Land-grabbing row erupts in quiet cul-de-sac

land grabbing Lovedean rep eb and jr''HELP - STOP Land Grabbing in Lovedean for personal gain''This is Elaine Gardens, Lovedean, where residents have been taking green space meant for the public and adding it on to their houses.
land grabbing Lovedean rep eb and jr''HELP - STOP Land Grabbing in Lovedean for personal gain''This is Elaine Gardens, Lovedean, where residents have been taking green space meant for the public and adding it on to their houses.

Lane shut on A27 by Portsmouth as car falls into ditch

  • Family fenced off public land and claimed as their own
  • Residents start campaign to reclaim land used by children to play
  • Council confirms it owns land and will take legal action
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RESIDENTS are claiming victory after a campaign to stop land grabbing.

Part of a public green in Elaine Gardens, Lovedean, was fenced off by a family who claimed it for themselves.

A large wooden fence was put up alongside a sign which read ‘No Trespassers’.

This infuriated other residents who had considered it part of the small cul-de-sac since the houses were built 40 years ago.

Now Hampshire County Council’s highways department could take legal action against the family.

Nick Bromley, 40, who led the campaign, lives with his parents opposite, said: ‘My parents are the only people to have lived there since the houses where first built, over 40 years ago.

‘It has a beautiful green grass bank on the corner which kids play on and the property owners in Elaine Gardens love to look at it.

‘Recent developments have seen some property owners in Frogmore Lane start to openly grab land adjacent to their property.

‘This land is one of the only patches of open green land in the area for kids to play on.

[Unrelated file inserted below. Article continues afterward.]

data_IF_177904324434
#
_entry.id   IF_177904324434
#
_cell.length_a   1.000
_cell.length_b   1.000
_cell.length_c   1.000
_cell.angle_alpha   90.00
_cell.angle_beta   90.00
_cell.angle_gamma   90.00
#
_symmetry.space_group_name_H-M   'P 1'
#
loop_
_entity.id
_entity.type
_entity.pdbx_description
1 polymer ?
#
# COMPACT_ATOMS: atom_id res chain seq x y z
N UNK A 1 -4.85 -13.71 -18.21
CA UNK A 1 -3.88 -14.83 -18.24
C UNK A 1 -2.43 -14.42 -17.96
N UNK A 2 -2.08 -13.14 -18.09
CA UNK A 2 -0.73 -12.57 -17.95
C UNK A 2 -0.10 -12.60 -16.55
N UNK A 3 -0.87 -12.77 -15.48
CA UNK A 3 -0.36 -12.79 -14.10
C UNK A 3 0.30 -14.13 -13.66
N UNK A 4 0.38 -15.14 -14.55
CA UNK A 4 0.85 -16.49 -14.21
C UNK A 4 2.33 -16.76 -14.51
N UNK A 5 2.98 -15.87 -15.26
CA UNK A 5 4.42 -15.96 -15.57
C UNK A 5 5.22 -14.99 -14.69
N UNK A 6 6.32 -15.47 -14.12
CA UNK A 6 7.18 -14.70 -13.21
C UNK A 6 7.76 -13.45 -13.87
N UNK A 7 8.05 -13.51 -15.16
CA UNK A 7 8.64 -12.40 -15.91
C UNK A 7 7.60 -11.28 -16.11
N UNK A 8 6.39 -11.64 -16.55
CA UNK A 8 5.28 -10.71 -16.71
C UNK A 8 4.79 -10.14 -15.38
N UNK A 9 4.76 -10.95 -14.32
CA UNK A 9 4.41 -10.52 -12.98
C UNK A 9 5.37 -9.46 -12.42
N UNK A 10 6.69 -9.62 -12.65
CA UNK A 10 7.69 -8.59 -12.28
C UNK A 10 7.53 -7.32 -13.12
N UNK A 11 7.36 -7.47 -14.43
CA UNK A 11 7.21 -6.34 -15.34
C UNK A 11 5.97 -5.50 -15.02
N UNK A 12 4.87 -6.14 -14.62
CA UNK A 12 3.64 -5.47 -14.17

‘It isn’t even part of Frogmore Lane but part of Elaine Gardens, as the original plans clearly show, and is regularly maintained by Havant Borough Council.’

Police were called when the fence was first put up last month but could not intervene as it is a civil matter.

That is when Mr Bromley contacted the local authority.

Councillor Mike Cheshire, leader of Havant Borough Council, stepped in and now action is being taken. He said: ‘Residents are the eyes and ears of the borough.

‘Our job is to respond accordingly and if there’s something that’s not right we will do our best to put it right.

‘I’m very pleased that on this particular occasion we managed to find out who the owner of the land was and make it quite clear people can’t just grab some land.

‘It was pretty cheeky.’

In a letter to Mr Bromley, Andrew Wood, from Hampshire Highways, said the original adoption records had been checked and he has confirmed the area of grass enclosed by the fence is owned by the county council.

He added: ‘Under the circumstances I am now satisfied that the fence has been erected in contravention to highway law (Highway Act 1980).

‘This matter will now be passed to the county council’s legal practice for service of a legal notice to remove the fence from the highway.’

Mr Bromley, a civil servant, said he was ‘over the moon’ with the results and added: ‘I just wish it hadn’t come to this as it’s led to a lot of ill-feeling.’

The homeowners had been contacted.